The front lawn’s turf grass was replaced with a rain garden of edible, medicinal and pollinator-friendly plants.
Some herbs can double as ground covers, like oregano, mint, sage, creeping thyme and savory, she says. Sprinkling native pollinator seed mixes will add more diversity.
Bratman says she’d like people to see what’s possible with a slight shift in what a beautiful garden looks like.
“The things that look like weeds have medicinal purposes,” she says. “Or can be eaten or can be of massive benefit to pollinators.”
Grace Lutheran Church on North Queen Street is putting the final touches on a project that includes a large underground rock basin that will collect rainwater from the church roof and parking lot. That stormwater will no longer flood the city’s drainage system and instead will slowly be released into the aquifer.
The church also built an addition, so it was a logical time to make stormwater changes, said Pastor Steve Verkouw, even if it added $30,000 to the project.
“We did it because as people of faith we are called to be stewards of the Earth,” he says. “Every time there’s a thunderstorm that dumps more than the sewer plant can handle, it’s our waste that’s going down to the river and into the Chesapeake. We have to do our part to remove that.”
On a smaller scale, a rain barrel is one of the most simple ways to capture water. Collecting runoff from a roof reduces the amount of water that flows from your property. It also collects water to use on lawns or gardens.
The rainwater quickly adds up. One inch of rain on a 1,000-square-foot roof equals 623 gallons of water, according to Save it Lancaster. (To calculate the yield of your roof multiply the square footage of your roof by 625 and divide by 1,000.)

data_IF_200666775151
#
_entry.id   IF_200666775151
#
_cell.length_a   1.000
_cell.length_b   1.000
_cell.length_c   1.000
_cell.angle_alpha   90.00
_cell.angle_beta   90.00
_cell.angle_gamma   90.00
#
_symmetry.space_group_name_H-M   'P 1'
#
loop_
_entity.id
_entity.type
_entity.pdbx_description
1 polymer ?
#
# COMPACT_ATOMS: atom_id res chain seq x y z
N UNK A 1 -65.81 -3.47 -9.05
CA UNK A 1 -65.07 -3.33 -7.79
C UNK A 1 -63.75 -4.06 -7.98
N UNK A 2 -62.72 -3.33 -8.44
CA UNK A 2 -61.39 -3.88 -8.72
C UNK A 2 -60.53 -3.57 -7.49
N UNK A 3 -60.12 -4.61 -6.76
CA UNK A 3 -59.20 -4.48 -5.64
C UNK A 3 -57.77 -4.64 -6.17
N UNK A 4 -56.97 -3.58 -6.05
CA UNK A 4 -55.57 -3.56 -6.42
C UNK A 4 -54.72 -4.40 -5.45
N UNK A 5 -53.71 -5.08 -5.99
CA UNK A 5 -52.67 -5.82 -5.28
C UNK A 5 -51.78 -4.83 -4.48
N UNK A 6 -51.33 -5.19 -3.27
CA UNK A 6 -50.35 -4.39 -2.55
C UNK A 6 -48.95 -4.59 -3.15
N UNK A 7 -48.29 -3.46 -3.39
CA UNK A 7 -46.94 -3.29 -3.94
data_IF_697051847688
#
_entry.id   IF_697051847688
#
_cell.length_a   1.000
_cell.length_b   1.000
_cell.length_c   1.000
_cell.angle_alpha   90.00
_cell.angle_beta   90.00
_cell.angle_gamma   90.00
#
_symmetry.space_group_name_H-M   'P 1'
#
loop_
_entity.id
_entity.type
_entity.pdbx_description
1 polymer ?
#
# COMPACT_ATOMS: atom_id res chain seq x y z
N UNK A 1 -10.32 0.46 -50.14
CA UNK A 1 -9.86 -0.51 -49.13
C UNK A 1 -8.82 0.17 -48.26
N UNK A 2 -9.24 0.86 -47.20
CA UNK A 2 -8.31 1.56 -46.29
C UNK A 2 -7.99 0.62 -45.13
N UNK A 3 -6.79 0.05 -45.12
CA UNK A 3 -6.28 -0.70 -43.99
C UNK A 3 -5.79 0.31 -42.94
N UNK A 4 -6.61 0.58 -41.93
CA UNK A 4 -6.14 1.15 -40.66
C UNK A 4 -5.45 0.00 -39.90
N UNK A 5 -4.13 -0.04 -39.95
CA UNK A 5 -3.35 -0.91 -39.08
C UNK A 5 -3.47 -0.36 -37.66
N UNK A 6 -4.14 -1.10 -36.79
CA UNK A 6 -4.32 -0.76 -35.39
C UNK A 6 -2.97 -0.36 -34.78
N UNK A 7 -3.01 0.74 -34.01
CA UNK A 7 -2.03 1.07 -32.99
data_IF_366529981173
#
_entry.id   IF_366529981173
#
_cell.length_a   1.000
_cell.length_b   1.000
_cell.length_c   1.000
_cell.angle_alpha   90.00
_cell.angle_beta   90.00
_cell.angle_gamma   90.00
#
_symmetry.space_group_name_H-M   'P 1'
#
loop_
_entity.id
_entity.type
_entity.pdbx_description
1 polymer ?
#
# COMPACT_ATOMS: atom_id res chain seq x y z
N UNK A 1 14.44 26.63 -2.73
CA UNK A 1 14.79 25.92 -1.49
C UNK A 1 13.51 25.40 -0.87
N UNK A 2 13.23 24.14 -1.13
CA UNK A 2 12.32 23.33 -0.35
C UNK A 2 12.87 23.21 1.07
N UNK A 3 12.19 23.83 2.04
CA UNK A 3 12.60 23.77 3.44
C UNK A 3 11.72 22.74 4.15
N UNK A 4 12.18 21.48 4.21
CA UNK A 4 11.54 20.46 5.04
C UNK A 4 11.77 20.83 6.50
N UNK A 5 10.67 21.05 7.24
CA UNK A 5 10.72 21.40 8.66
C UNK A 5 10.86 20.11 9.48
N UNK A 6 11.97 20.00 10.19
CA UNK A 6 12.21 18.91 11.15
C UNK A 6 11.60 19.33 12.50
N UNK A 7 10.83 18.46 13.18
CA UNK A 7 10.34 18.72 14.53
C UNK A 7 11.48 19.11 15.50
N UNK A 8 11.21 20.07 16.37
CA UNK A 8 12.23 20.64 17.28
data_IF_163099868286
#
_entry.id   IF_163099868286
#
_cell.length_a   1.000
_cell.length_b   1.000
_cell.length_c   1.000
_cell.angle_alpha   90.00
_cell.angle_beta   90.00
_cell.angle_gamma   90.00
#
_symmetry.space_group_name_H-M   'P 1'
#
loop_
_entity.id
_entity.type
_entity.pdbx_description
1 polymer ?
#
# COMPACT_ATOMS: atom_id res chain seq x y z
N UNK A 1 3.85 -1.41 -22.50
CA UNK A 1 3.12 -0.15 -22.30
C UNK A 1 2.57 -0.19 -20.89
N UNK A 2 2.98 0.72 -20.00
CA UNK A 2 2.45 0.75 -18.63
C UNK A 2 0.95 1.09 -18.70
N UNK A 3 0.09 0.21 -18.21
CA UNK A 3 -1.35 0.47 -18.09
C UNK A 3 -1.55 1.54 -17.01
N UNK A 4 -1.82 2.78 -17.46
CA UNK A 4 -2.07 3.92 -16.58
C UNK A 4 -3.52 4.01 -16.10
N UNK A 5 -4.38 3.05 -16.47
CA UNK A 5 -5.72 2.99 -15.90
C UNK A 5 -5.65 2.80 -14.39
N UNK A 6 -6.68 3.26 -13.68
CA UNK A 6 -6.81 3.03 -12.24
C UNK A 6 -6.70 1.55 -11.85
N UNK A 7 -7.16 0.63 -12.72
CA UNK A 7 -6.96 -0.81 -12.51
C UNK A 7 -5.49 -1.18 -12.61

To keep mosquitoes away, cover the top of the barrel with a screen. Add BTI dunks, a soil bacteria that kills mosquitoes but doesn’t damage other insects. Adding a few tablespoons of cooking oil to the rain barrel is another option, according to New Jersey Agricultural Experiment Station.
Keeping mature trees
St. James Episcopal Church was established in 1744, giving plenty of time for trees to grow. In the past, the church’s stately elm trees included one that was the largest English elm in the state. However, the trees died from Dutch elm disease and were cut down in the 1990s.
There’s still a sycamore tree towering over the church and the historic cemetery. (The courtyard off Duke Street is open to the public even when the tour is over. A more modern renovation added permeable paving and old bricks there, allowing stormwater to seep into an underground bed.)
The sycamore tree is old, big and beautiful. It also has lots of environmental benefits.
Trees sequester carbon and provide shade and cooling. They capture rain and their roots filter water into the aquifer.
A sycamore tree is one of the best canopy trees, says Doug Tallamy, professor in the Department of Entomology and Wildlife Ecology at the University of Delaware. In Lancaster County, it’s a host plant for 44 species of butterflies and moths, including the luna moth, according to National Wildlife Federation.